Matthew's vision: The unity of the formula citations in Matt 1:1--4:16

Jeremy R Holmes, Marquette University


With few exceptions, past research on Matthew's use of Scripture has portrayed his citations of and allusions to Scripture as ad hoc and insensitive to context. In part, this is because traditional historical-critical methods tend of themselves to emphasize the disunity in a text. The present work builds on the discoveries of historical criticism, but also incorporates a narrative-critical approach to Matthew's textual "network," i.e., the way one citation of or allusion to Scripture connects with others through key-words and shared themes to form a united body of mutually interpreting texts. An examination of texts cited in Matthew's formula citations in 1:1-4:16 reveals that they are all taken from contexts that describe the future restoration of Israel in imagery borrowed from the exodus out of Egypt. Given the scarcity of biblical texts that fit this description, one must conclude that Matthew has a strong interest in the new exodus theme. Besides this common theme, Matthew's citations are also connected by contextual proximity, key-words, and more particular shared themes. The new exodus theme of the formula citations fits into Matthew's sustained use of exodus typology in his infancy narrative. As Jesus typologically relives the bondage of Israel in Egypt and the subsequent exodus, he simultaneously relives the exile of Israel and foreshadows the restoration in himself. This reliving of Israel's history functions within Matthew's Gospel as a prologue that interprets Jesus' subsequent ministry, passion, and resurrection in light of Israel's Scriptures.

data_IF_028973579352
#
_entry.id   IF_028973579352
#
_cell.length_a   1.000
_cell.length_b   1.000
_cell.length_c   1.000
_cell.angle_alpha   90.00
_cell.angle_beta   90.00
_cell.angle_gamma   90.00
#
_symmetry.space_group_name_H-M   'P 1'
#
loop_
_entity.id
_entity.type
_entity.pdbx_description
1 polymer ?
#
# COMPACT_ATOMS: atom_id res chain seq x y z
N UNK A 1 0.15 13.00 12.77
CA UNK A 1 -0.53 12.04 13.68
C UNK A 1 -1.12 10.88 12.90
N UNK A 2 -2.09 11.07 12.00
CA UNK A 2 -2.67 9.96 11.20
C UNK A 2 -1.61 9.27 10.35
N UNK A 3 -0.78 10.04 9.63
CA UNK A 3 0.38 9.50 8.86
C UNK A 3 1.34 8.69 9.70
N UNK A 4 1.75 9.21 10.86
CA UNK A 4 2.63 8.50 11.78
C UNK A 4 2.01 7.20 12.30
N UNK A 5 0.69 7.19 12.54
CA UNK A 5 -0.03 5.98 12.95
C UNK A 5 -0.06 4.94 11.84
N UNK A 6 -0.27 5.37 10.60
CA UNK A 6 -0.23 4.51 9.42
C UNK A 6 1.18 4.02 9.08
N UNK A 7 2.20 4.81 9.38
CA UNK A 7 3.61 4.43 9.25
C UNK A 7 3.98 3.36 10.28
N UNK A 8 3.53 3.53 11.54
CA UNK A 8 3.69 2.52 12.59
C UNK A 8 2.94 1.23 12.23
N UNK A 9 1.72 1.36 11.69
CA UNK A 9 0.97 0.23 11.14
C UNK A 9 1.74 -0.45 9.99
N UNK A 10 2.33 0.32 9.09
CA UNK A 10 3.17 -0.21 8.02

Recommended Citation

Holmes, Jeremy R, "Matthew's vision: The unity of the formula citations in Matt 1:1--4:16" (2007). Dissertations (1962 - 2010) Access via Proquest Digital Dissertations. AAI3298495.